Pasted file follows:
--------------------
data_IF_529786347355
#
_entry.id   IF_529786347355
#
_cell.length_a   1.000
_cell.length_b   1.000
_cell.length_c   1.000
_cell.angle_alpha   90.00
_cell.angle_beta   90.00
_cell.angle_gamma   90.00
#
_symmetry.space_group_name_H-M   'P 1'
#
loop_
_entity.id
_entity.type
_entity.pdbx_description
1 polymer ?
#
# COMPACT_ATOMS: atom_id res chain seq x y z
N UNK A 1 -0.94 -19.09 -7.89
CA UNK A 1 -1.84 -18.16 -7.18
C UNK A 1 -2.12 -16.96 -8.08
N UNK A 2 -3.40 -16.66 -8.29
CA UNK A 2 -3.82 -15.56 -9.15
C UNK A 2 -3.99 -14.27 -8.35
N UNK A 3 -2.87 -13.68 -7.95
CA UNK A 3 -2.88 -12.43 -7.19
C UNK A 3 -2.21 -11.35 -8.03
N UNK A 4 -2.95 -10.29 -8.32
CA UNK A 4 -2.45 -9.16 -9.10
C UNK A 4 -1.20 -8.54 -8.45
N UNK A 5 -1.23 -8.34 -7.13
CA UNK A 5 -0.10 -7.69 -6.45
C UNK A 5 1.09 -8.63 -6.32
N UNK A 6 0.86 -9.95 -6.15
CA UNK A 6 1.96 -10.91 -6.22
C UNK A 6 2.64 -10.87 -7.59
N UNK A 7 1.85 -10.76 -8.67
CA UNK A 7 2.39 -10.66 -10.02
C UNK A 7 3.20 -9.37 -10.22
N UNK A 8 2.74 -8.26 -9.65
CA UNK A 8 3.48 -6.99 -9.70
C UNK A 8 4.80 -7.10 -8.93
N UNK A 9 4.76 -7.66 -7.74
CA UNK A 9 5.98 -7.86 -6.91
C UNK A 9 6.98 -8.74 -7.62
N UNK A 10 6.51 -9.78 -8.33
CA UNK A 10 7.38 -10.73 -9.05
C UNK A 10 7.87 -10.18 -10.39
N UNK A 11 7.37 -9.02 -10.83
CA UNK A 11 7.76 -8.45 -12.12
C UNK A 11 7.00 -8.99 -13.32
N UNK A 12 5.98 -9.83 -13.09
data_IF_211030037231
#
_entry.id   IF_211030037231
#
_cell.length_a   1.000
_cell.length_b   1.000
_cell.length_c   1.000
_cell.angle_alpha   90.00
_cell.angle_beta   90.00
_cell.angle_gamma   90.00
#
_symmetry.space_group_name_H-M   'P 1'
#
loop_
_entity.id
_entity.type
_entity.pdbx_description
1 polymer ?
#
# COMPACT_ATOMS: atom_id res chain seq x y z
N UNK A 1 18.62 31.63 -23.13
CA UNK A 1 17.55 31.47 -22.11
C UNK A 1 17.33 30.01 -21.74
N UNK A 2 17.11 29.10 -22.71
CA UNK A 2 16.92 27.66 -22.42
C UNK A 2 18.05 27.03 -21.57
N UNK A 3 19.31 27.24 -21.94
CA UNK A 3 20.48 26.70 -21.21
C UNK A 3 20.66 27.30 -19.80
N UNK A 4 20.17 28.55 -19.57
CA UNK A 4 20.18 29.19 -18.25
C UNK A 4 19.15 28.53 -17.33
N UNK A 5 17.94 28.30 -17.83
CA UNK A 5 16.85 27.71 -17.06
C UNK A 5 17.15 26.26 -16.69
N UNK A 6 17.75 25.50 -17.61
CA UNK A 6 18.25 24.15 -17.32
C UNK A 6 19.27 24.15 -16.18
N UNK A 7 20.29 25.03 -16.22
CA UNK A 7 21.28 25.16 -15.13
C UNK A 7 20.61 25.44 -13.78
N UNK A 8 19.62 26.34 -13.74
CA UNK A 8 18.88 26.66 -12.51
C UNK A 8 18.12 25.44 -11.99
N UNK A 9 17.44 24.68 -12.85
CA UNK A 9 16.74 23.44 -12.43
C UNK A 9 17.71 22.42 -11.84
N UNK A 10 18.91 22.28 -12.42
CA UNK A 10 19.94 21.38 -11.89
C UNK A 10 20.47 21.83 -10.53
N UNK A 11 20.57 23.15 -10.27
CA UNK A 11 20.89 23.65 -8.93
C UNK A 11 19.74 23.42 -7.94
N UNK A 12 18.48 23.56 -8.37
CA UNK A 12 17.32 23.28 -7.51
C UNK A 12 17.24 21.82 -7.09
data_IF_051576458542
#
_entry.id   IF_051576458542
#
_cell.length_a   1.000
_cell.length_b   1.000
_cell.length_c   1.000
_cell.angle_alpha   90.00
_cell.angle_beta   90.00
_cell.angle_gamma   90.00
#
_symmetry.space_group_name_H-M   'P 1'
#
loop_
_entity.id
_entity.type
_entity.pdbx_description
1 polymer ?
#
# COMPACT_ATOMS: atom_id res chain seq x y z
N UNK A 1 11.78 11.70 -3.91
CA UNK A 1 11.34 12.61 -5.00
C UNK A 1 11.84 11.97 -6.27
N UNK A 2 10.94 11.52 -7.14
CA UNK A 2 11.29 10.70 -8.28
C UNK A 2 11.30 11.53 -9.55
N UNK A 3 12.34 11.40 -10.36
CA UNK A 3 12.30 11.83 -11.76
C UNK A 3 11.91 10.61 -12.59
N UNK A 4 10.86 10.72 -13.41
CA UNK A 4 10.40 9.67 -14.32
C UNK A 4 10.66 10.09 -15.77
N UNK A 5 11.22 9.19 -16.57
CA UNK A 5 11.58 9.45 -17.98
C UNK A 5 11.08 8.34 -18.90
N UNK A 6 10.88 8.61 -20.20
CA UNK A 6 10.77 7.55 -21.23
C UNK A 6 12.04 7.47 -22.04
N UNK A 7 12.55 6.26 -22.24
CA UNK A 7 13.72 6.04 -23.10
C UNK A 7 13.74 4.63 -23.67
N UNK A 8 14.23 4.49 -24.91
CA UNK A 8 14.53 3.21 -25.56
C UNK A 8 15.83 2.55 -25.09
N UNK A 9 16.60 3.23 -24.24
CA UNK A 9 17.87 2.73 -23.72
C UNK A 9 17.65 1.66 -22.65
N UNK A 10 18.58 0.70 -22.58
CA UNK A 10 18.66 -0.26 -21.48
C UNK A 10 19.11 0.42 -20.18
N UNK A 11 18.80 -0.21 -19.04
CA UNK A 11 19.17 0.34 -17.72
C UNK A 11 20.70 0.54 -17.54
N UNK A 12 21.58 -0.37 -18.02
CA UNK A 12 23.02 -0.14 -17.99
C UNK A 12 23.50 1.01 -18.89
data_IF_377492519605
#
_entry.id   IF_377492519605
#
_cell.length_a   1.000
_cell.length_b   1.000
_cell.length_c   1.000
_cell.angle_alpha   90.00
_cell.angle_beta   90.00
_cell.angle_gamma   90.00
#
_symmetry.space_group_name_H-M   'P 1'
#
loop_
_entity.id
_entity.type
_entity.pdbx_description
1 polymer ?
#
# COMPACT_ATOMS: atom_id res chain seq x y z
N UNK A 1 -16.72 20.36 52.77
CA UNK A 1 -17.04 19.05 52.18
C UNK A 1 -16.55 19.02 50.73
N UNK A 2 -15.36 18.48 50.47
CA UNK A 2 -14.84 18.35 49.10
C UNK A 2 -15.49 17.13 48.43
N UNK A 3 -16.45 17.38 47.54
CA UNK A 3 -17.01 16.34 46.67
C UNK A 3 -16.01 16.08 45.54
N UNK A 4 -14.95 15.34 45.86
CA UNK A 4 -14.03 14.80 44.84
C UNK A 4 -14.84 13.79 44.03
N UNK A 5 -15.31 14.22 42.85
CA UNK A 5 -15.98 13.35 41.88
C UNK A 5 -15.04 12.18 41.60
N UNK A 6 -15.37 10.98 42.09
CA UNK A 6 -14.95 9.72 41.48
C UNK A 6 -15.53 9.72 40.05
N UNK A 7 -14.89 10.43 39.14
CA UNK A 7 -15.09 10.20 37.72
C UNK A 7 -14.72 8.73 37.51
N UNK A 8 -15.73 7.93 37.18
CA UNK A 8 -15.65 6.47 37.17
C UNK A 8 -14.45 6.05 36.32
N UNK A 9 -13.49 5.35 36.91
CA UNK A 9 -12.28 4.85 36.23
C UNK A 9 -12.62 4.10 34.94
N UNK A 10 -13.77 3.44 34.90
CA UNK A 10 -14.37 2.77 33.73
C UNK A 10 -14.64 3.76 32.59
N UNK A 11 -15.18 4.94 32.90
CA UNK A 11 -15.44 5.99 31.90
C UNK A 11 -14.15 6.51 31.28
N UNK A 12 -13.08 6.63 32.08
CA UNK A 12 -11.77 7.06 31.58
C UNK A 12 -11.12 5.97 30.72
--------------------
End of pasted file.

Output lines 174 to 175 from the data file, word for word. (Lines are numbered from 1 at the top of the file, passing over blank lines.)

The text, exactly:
_cell.angle_alpha   90.00
_cell.angle_beta   90.00